By Tony Gavin
Commercial Loan Officer and Community Reinvestment Act Officer
Owning a business takes skill and guts . . . .as well as some capital. Capital often requires a bank loan, and when you don’t have a credit history or have a poor credit history, a bank loan can be hard to come by. As a result, many would-be business owners never get the chance to see their dreams of owning businesses materialize.
The city of Springfield is taking part in a micro-lending program aimed at helping entrepreneurs who don’t have the credit to get a conventional bank loan. And INB is stepping in to help as one of eight banks funding the $1.7 million loan program. Springfield’s Community Development Block Grant is providing $25,000. Justine Petersen CEO Robert Doyle said he’s hopeful other Springfield institutions and individuals will contribute as he expects it won’t take long use up the program’s funds.
The program, called the Springfield Area Microloan Fund, is facilitated by Justine Petersen, a St. Louis-based, community-lending organization. One of the group’s members will work out of the City of Springfield’s Office of Planning and Economic Development.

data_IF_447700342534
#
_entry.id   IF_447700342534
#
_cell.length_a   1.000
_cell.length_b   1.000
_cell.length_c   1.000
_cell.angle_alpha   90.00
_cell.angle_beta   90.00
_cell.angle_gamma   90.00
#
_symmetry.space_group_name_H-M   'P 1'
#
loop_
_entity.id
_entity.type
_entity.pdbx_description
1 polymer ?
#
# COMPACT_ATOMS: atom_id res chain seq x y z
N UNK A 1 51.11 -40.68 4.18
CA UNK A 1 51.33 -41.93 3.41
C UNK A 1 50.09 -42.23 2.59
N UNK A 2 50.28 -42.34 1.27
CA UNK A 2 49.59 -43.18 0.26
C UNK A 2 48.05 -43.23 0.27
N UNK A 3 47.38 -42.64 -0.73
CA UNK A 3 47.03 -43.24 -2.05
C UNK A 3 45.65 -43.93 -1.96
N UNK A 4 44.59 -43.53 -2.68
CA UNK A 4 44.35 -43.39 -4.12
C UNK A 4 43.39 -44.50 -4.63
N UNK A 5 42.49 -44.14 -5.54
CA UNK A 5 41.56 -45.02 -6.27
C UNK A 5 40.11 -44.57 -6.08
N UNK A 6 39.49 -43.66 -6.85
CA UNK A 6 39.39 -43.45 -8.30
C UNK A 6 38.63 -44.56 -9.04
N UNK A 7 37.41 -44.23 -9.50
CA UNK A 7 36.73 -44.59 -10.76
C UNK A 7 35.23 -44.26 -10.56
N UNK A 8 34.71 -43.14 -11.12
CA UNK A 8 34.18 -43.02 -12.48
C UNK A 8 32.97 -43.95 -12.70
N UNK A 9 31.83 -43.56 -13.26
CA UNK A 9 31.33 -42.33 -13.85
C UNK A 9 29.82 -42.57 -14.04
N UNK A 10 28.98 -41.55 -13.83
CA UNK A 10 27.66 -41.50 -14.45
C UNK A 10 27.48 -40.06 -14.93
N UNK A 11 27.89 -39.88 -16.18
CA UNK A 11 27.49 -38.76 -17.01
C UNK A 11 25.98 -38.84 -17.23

It’s exciting for INB to take part in something that allows our money to be used for very small loans. The individuals who get the money can’t get loans the conventional way because they don’t have the money for a down payment, or they have no credit scores or poor credit scores. Justine Petersen is willing to work with these loan recipients to educate them on the importance of credit score and how they can improve their credit. Over time, they’ll be able to seek traditional bank lending as their businesses grow.
City officials say the fund saw six loan applications on the first day. Mayor Jim Langfelder took the opportunity of a news conference to emphasize: “It’s not a giveaway program, it’s a loan program.”
Much of Justine Petersen’s work to this point has been in the St. Louis and Kansas City metropolitan areas, and the establishment of the loan fund in Springfield marks a new focus in Central Illinois, according to Doyle.
INB chose to be a part of this because it’s good for the community. We’ll soon have more businesses being started and, down the road, we’ll have more people being able to bank with us because their credit scores will improve.